• Then $\pi_t$ is the independent product of the standard normal distributions truncated to $C_t$. I am totally lost here. In particular, does the algorithm require one to derive $C_t$ explicitly ?

I would be glad if you someone could clear up the points that I find confusing, or give me a link to a similar algorithm which is more detailed.

  • 2
    $\begingroup$ Stephane I have edited your question to improve the English. i hope you don't mind. I think your English is good and the meaning of what you write is mostly very clear. I did the for two reasons: (a) I am a compulsive editor and (b) I think that maybe these edits can help you to improve your English a little. If you don't like it I won't do it again. Please just in case I misrepresented something that you were trying to say. $\endgroup$ Sep 20, 2012 at 21:30
  • $\begingroup$ @MichaelChernick Thanks Michael. Of course I trust you. $\endgroup$ Sep 21, 2012 at 5:09
  • $\begingroup$ I am glad and I hope this is helpful to you. If it is it is worth it for me to make the effort. $\endgroup$ Sep 21, 2012 at 10:20
  • $\begingroup$ @MichaelChernick Yes this is very helpful to reread my English after it has been improved :) $\endgroup$ Sep 21, 2012 at 11:58

2 Answers 2


The whole goal was to generate standard normal conditional on the $C$ (using all of the data). That proved to be a rather difficult problem and therefore we have chosen to do this sequentially. You have correctly understood the meaning of $C_t$ and $Q_t$.

By the way, $C_t$ is formally defined in the middle of the page 9. You are correct the definition of $Q_t$ has slipped through the cracks of several revisions but you did guess its meaning correctly. Thank you for pointing this out.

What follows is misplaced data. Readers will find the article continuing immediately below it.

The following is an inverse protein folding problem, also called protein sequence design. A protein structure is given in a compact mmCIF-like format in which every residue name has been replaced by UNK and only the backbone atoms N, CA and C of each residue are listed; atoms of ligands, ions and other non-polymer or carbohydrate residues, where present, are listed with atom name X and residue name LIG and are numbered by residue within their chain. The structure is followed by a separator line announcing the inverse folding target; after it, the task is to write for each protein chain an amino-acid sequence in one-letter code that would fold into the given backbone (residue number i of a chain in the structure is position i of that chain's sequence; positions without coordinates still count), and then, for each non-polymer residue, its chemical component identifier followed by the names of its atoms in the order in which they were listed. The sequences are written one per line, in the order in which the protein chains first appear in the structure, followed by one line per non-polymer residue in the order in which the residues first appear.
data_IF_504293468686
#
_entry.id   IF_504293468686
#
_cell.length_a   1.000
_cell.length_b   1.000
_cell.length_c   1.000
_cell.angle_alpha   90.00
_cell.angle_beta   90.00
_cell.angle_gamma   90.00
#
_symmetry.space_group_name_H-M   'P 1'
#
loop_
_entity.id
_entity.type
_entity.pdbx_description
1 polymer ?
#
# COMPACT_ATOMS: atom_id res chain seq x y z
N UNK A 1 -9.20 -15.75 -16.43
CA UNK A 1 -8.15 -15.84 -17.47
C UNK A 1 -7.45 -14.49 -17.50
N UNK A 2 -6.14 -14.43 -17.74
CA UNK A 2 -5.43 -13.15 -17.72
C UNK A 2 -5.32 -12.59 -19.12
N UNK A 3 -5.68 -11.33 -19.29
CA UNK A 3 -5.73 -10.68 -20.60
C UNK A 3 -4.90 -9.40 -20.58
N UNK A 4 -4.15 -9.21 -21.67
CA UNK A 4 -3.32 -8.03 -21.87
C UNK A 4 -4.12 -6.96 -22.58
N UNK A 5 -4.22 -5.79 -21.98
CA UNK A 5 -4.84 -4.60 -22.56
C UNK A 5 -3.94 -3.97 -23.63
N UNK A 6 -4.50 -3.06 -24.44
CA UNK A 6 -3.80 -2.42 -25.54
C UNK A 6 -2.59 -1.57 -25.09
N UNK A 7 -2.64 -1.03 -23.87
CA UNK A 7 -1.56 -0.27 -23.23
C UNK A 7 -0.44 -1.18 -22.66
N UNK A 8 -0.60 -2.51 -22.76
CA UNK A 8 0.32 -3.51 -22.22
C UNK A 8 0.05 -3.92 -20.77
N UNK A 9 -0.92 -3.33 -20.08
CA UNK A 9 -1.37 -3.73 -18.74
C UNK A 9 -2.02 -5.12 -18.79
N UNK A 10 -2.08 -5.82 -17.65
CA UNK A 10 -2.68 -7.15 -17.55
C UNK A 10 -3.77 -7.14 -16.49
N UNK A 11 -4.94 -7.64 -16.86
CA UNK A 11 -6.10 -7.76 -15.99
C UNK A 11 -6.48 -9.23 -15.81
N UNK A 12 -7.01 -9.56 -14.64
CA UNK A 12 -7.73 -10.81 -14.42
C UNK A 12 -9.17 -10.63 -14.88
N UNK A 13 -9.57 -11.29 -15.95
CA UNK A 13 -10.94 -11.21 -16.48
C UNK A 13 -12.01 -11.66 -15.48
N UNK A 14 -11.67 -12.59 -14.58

The main idea is that it is easy to move from $C_t$ to $C_{t+1}$—that is all the business with $m_t$ and $M_t$ that follows. The reason why we choose sequential MC is that we can easily generate from the conditional distribution $Z_{t+1} I_{C_{t+1}}$ given $Z_t$ [using $m_t$ and $M_t$]. However there is a need to re-weight due to the fact that marginal distribution of $Z_{t+1} I_{C_{t+1}}$ marginalized to the time $t$ is different than the distribution of $Z_t I_{C_t}$.

The details of how much to re-weight is on the page 10 with more details in the Appendix C.

  • $\begingroup$ (+1) Welcome to the site, Jan. This site supports $\LaTeX$; I've tried to typeset the math. Please feel free to make edits if I've introduced errors. $\endgroup$
    – cardinal
    Sep 21, 2012 at 0:25
  • $\begingroup$ @JanHannig Out of curiousity, did you come to the site because someone alerted you about Stephane's question. In any case we are privileged to have you come and answer. We welcome people with your expertise to register on the site and visit when you can to contribute. $\endgroup$ Sep 21, 2012 at 2:02